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As NFL Draft Kicks Off, Chicago's Ready For Its Close-up

Crain’s Chicago Business, April 30, 2015

By Danny Ecker

Tonight's NFL Draft coverage will be a major commercial for the city of Chicago.

The enormous TV viewership of last year's three-day event—more than 45 million people nationwide watching ESPN and the NFL Network, approaching half the viewership of the Super Bowl—may be tough to top.

But even half of that number of eyeballs fixed on the city's skyline and the massive NFL Draft Town festival in Grant Park would be meaningful exposure that the city would otherwise pay dearly for as part of targeted ad campaigns in specific markets.

And while the costs of hosting the made-for-TV event remain under wraps per city tourism arm Choose Chicago's immunity from public records disclosure rules, showcasing the city's goods over three days is highly valuable heading into the prime tourism months.

"There's hundreds of thousands of dollars of value there," said Brad Adgate, vice president of research at New York City-based ad agency Horizon Media. "There's so much dead time in the draft. They do all this analysis and are still waiting for picks to be made. There might be some talk about Chicago, some incidental signage and mentions that these hosts can talk about . . . maybe things like eating deep-dish pizza, going to an art museum."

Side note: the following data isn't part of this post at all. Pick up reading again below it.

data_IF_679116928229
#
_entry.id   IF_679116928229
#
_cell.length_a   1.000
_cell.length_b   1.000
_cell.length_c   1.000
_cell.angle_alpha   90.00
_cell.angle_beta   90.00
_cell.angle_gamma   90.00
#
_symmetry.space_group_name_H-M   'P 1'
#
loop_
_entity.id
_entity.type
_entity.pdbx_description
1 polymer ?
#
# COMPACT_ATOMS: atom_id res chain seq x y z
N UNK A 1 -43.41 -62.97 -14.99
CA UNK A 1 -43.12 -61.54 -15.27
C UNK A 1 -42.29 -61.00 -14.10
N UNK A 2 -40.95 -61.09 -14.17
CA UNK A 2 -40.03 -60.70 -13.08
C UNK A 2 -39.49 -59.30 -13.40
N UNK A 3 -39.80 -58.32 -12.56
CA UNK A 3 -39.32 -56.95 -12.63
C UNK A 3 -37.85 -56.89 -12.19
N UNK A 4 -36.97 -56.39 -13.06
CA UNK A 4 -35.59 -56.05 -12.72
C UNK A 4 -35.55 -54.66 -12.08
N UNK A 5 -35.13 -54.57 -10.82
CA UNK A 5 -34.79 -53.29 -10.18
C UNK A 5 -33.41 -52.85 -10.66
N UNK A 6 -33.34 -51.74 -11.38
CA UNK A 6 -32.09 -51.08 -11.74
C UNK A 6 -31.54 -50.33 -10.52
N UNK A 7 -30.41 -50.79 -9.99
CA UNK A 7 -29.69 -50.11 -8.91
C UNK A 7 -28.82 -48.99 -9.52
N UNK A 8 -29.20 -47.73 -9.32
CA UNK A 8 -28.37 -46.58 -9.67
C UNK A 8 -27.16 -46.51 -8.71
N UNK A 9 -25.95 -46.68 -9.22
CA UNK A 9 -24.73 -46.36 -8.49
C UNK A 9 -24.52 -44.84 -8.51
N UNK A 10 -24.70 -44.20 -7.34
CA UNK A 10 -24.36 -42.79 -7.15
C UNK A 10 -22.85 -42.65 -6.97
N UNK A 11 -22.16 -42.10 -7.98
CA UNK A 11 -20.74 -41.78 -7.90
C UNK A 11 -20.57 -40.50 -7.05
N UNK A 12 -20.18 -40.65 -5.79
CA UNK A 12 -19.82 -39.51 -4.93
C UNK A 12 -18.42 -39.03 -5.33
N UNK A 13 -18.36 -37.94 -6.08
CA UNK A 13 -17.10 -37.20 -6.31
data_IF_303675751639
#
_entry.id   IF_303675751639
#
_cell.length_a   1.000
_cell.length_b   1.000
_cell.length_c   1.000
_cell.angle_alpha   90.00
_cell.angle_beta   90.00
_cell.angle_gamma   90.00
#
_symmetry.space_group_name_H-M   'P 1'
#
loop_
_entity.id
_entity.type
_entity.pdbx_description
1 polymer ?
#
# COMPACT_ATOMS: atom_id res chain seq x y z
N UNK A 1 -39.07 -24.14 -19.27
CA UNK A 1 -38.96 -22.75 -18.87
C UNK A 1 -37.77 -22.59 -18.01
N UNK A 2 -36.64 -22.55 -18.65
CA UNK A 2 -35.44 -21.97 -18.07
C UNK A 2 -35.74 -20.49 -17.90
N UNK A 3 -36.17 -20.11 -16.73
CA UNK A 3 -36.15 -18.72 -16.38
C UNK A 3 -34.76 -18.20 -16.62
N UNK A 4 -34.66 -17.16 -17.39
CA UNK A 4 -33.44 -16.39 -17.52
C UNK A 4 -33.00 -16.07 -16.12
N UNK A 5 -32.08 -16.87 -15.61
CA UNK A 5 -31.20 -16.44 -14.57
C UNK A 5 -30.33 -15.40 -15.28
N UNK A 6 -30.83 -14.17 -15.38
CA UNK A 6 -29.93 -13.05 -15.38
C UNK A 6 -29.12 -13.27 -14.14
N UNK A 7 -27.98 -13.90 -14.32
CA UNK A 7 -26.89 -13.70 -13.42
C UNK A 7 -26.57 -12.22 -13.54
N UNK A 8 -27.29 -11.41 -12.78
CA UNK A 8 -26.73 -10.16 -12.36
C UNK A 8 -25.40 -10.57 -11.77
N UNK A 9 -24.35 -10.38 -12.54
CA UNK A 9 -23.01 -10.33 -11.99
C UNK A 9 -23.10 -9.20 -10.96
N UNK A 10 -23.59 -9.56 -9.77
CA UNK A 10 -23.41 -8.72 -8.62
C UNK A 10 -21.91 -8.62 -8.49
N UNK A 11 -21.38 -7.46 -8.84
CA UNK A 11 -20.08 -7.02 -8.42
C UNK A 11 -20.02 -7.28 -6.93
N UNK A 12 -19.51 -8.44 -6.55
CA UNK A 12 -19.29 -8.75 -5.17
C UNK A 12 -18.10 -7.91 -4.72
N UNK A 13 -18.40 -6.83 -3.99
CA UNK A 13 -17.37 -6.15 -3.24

Measuring the real impact of the exposure is tricky. Some experts argue that announcers talking about the Windy City and showcasing its attractions coming in and out of commercial breaks don't necessarily translate into new visitors.

The notion that TV coverage of the draft will lead viewers in other cities nationwide to book a trip to Chicago "has never been substantiated by empirical evidence," said Andrew Zimbalist, a sports economist at Smith College and author of the book "Circus Maximus," which discusses the economic gamble of cities hosting the Olympics.

Op-ed: Chicago's ROI on the NFL draft is hardly worth measuring

But the reality is that brands pay a small fortune to show ads during the draft. Advertisers for last year's coverage collectively paid around $12 million, according to media research firm Kantar Media.

A 30-second spot during a typical prime-time TV show costs around $150,000, while the same spot during NBC's "Sunday Night Football," one of the highest-rated prime-time shows on the market, costs more than $600,000, according to Adgate.

Those are dollar figures that the tourism bureau, whose entire 2015 ad budget is about $3 million, could not afford on its own dime. It also has already committed $2.2 million to its recently launched "Epic" tourism promotion campaign.


Jim Andrews, senior vice president of content strategy at Chicago-based sponsorship consulting firm IEG, said the bigger value for Chicago's perception might be that the NFL chose it in the first place.

"That, to me, is more valuable than a shot of Grant Park," he said. "The NFL is saying, 'We consider Chicago just as much of a world-class city as New York.' "